What we see here sets up the story: Nicole Kidman is mom to Mia Wasikowska, and after the death of Mia’s father, her uncle Charlie (Matthew Goode) comes to visit, and some sexual power games begin. The Hitchcockian overtones are obvious (“Uncle Charlie” being a carryover from one of Hitchcock’s most praised films, Shadow of a Doubt) but the camerawork and style are all Park, and Kidman looks like she’s giving her best work in a while. Read More »
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Posted on Wednesday, September 14th, 2011 by Angie Han
One intriguing film that’s currently making the rounds at TIFF is the grief drama Burning Man, starring Matthew Goode. Written and directed by Jonathan Teplitzky, the film centers around Tom (Goode), an English chef in Australia who falls into self-destructive behavior following a crushing personal tragedy. Trying to save Tom from himself are his 8-year-old son Oscar (Jack Heanly) and a rotating slate of beautiful ladies — because if you look like Goode and are an incredible cook, women will flock to you even if you’re being kind of a dick. Bojana Novakovic, Rachel Griffiths, Essie Davies, and Kerry Fox also star. Watch the trailer after the jump.
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Casting! Here’s info one one potentially great project, one that will probably find an appreciative audience, and one that will perhaps just make you hungry. I’ll let you figure out which is which:
- Wentworth Miller joins Park Chan-wook’s first English-language film, Stoker,
- John C. McGinley will realize his destiny by playing police chief to Tyler Perry in I, Alex Cross,
- and Tyler Posey will go to war with rival taco vendors in Taco Shop.
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Posted on Tuesday, August 2nd, 2011 by Angie Han
Way back in late 2010, we reported on the potential casting of Bradley Cooper in the lead role for David O. Russell‘s The Silver Linings Playbook. At some point, however, Mark Wahlberg emerged as the star of the film, and Cooper was no longer associated with the project. Now, it’s looking like we’re back to square one, with Wahlberg out and Cooper back in. Wahlberg has dropped out of the film due to a scheduling conflict with a different project (possibly Broken City with Allen Huges), and Cooper is currently in talks to replace him.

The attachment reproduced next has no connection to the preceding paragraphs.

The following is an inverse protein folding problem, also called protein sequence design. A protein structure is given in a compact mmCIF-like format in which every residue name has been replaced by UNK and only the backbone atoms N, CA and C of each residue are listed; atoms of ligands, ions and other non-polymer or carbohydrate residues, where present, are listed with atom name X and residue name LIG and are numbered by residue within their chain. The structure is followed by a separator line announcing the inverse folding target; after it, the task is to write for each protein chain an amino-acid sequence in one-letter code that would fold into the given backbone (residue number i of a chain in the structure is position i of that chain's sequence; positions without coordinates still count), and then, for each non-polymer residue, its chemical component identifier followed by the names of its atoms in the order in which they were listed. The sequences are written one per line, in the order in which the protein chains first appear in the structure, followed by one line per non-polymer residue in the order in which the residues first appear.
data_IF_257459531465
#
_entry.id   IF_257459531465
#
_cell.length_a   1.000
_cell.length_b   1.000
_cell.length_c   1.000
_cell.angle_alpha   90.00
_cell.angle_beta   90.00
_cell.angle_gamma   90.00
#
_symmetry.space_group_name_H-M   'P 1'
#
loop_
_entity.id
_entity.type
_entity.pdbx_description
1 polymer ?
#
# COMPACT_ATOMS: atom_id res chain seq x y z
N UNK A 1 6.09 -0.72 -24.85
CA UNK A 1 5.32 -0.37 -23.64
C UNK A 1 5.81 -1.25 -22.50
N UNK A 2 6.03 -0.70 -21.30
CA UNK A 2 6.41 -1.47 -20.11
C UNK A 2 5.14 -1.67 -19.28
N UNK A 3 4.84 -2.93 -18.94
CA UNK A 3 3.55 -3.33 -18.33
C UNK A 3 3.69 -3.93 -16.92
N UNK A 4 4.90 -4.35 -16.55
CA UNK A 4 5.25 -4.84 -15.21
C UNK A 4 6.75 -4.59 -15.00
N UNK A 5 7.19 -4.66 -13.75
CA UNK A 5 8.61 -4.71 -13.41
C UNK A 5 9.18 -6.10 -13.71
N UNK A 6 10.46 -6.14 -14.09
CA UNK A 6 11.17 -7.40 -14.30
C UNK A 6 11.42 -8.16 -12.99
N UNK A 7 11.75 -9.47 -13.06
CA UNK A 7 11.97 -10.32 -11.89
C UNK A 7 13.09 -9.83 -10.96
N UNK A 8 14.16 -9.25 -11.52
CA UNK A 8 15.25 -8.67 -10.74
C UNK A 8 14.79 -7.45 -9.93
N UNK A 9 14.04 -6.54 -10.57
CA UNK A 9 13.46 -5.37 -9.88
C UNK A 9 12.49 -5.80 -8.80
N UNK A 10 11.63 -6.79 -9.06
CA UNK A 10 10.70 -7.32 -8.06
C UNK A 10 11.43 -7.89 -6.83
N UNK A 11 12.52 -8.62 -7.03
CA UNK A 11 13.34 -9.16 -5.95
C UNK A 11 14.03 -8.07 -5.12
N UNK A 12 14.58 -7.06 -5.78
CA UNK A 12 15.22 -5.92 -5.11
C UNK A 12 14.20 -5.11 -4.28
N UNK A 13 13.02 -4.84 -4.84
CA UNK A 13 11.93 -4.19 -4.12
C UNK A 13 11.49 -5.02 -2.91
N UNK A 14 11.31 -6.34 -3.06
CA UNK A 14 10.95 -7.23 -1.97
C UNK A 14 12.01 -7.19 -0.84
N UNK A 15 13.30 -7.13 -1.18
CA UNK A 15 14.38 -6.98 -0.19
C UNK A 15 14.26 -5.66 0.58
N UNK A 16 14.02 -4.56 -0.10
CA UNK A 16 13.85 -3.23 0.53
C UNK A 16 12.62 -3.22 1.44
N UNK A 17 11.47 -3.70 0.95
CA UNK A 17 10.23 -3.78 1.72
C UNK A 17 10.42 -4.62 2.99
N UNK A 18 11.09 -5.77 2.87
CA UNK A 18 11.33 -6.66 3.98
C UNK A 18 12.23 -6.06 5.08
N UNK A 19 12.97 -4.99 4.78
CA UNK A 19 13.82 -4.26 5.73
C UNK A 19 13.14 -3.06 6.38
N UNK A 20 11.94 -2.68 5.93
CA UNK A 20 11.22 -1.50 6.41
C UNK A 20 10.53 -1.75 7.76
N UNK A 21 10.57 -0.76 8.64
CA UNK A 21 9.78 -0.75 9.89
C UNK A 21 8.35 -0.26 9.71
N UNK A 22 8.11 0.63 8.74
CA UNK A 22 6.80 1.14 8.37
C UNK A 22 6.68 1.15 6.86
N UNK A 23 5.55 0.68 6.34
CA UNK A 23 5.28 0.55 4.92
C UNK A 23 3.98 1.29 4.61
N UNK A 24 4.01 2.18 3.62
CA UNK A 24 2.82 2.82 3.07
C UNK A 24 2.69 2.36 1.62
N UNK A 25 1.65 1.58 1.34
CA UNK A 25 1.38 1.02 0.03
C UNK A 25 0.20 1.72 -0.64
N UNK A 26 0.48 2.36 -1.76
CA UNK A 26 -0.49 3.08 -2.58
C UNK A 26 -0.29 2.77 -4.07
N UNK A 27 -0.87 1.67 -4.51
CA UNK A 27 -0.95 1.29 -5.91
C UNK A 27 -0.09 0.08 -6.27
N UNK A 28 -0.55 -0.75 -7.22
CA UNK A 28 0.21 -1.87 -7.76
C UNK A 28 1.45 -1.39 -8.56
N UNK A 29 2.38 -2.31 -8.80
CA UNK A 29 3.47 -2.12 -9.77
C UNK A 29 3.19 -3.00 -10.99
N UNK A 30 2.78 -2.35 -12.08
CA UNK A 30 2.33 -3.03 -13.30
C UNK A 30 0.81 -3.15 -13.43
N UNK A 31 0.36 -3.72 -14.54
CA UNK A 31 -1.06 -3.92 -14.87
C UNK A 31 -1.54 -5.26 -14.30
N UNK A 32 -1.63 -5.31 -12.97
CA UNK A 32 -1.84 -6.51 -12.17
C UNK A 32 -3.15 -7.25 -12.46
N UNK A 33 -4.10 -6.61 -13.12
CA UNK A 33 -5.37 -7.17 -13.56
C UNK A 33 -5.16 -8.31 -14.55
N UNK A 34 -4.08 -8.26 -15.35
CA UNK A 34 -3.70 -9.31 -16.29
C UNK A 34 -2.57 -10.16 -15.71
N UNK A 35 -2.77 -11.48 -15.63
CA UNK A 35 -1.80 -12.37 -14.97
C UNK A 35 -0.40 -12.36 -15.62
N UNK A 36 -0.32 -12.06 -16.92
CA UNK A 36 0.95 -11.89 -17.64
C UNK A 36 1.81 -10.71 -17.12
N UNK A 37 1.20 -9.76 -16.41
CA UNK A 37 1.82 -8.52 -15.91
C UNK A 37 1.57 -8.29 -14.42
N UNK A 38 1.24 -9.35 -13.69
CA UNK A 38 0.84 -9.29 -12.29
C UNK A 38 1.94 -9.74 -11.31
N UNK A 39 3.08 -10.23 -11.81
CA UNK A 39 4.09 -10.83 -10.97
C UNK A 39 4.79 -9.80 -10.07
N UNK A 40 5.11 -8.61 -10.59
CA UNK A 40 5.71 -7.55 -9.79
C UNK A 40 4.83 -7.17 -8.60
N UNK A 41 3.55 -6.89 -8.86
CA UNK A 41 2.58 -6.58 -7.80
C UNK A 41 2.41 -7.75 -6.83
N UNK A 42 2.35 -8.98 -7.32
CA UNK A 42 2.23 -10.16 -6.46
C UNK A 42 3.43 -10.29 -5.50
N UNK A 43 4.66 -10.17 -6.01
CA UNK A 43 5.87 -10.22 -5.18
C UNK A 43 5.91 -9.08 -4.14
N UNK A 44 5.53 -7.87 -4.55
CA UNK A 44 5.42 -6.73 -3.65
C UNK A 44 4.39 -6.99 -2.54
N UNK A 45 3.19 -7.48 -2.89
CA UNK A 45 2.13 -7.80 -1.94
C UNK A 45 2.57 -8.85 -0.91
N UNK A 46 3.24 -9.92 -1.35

Also in talks for the movie is Robert De Niro, who met with Russell earlier this summer regarding an unnamed part. Jennifer Lawrence is still set to co-star as the main character’s love interest. Based on a novel by Matthew Quick, the film follows a former high school teacher (that’d be Coopers part) who’s just been released from a four-year stint at a mental institution into the care of his mother. [Deadline]
After the jump: Reese Witherspoon teams up with Disney, Alden Ehrenreich joins Stoker, and Doctor Who star Karen Gillan nabs an indie romance.
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Posted on Thursday, July 28th, 2011 by Angie Han
Alia Shawkat may not be quite as ubiquitous as Arrested Development co-star Jason Bateman, but she’s been quietly beefing up her film resume over the past few years. Recently, Shawkat added two more projects to her slate: He Loves Me, Jonathan Dayton and Valerie Faris‘ follow-up to Little Miss Sunshine; and The Brass Teapot, starring Juno Temple and Michael Angarano.
He Loves Me revolves around a lonely young novelist (Paul Dano) who writes a fictional dream girl for himself — and manages to will her into existence. (She’ll be played by Dano’s real-life girlfriend Zoe Kazan, who also wrote the script). Shawkat will play a hipster who’s obsessed with one of Dano’s literary creations, and who has a crush on the novelist himself. Annette Bening, Deborah Ann Woll, Steve Coogan, Elliot Gould, and Chris Messina are also set to star.
The Brass Teapot marks the feature film debut of director Ramaa Mosley, known for her work in commercials and music videos. The dark comedy follows “a broke young couple who steal a brass teapot that produces cash whenever someone feels pain.” Shawkat will play the best friend of Temple’s character; I’m assuming Temple and Angarano will play the main couple. [Variety]
After the jump, Animal Kingdom star Jacki Weaver picks up a new gig, and David Oyelowo signs up for Lee Daniels’ new project.